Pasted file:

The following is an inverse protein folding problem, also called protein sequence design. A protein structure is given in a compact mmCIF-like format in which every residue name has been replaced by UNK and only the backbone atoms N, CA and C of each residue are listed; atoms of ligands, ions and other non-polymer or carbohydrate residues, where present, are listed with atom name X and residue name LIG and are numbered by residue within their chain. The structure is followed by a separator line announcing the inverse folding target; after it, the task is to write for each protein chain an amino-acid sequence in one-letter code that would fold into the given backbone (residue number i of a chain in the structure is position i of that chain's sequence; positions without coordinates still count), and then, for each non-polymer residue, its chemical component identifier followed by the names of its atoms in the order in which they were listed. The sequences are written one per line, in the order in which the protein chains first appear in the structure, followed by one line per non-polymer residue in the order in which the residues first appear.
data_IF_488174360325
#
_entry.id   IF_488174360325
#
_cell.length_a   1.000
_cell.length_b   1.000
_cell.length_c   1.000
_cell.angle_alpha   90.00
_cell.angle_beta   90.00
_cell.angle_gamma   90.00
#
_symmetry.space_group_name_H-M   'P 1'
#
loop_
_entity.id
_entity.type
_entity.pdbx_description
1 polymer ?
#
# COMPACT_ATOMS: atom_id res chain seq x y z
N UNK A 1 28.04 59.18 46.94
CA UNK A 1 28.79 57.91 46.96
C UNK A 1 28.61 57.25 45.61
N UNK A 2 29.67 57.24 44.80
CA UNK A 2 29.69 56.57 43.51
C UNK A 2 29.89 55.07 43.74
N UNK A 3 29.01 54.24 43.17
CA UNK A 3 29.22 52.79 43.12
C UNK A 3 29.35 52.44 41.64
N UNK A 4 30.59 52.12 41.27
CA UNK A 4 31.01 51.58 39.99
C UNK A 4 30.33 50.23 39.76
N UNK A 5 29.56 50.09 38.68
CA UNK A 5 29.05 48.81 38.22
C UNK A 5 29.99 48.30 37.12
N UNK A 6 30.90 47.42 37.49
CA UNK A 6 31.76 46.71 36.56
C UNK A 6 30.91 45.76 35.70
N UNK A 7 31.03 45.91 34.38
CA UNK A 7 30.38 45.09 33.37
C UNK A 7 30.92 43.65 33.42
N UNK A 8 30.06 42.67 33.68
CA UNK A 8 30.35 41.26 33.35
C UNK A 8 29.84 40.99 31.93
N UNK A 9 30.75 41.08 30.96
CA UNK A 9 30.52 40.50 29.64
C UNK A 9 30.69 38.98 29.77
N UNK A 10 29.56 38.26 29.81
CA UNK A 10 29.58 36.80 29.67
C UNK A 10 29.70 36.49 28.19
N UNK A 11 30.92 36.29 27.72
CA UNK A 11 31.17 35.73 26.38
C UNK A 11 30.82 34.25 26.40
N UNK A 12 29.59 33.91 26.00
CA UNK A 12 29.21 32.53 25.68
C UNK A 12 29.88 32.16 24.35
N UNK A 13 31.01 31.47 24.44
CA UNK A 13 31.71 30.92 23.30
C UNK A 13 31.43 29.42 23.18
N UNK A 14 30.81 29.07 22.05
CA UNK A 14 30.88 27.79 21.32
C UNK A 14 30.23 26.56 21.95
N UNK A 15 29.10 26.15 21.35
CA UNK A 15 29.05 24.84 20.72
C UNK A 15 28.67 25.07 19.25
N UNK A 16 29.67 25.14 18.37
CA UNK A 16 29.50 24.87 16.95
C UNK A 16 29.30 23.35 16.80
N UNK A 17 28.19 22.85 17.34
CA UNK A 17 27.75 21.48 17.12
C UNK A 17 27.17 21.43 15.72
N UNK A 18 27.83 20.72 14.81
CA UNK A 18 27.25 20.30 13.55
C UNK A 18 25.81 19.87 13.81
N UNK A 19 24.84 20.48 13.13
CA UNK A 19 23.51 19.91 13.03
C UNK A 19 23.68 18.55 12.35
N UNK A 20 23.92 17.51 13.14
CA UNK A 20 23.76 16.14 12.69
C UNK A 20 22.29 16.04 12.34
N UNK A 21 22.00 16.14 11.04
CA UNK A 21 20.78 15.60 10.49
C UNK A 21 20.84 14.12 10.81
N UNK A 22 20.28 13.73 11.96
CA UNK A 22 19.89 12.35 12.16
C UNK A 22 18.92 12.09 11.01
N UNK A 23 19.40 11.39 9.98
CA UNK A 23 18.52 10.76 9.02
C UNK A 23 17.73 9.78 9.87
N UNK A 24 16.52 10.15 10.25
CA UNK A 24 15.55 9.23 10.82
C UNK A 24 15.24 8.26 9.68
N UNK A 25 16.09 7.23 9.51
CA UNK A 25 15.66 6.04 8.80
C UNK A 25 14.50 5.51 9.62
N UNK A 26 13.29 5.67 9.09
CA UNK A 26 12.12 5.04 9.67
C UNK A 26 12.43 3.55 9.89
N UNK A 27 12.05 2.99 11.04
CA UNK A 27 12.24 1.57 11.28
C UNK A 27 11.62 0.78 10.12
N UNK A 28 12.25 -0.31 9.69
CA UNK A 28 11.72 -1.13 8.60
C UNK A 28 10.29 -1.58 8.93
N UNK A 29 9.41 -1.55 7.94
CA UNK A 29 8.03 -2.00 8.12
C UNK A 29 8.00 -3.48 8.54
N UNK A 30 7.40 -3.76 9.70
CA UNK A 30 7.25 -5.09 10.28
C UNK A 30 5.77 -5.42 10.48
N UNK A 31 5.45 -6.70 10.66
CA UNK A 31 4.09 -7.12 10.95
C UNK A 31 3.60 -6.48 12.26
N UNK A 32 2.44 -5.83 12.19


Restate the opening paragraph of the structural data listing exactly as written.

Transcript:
The following is an inverse protein folding problem, also called protein sequence design. A protein structure is given in a compact mmCIF-like format in which every residue name has been replaced by UNK and only the backbone atoms N, CA and C of each residue are listed; atoms of ligands, ions and other non-polymer or carbohydrate residues, where present, are listed with atom name X and residue name LIG and are numbered by residue within their chain. The structure is followed by a separator line announcing the inverse folding target; after it, the task is to write for each protein chain an amino-acid sequence in one-letter code that would fold into the given backbone (residue number i of a chain in the structure is position i of that chain's sequence; positions without coordinates still count), and then, for each non-polymer residue, its chemical component identifier followed by the names of its atoms in the order in which they were listed. The sequences are written one per line, in the order in which the protein chains first appear in the structure, followed by one line per non-polymer residue in the order in which the residues first appear.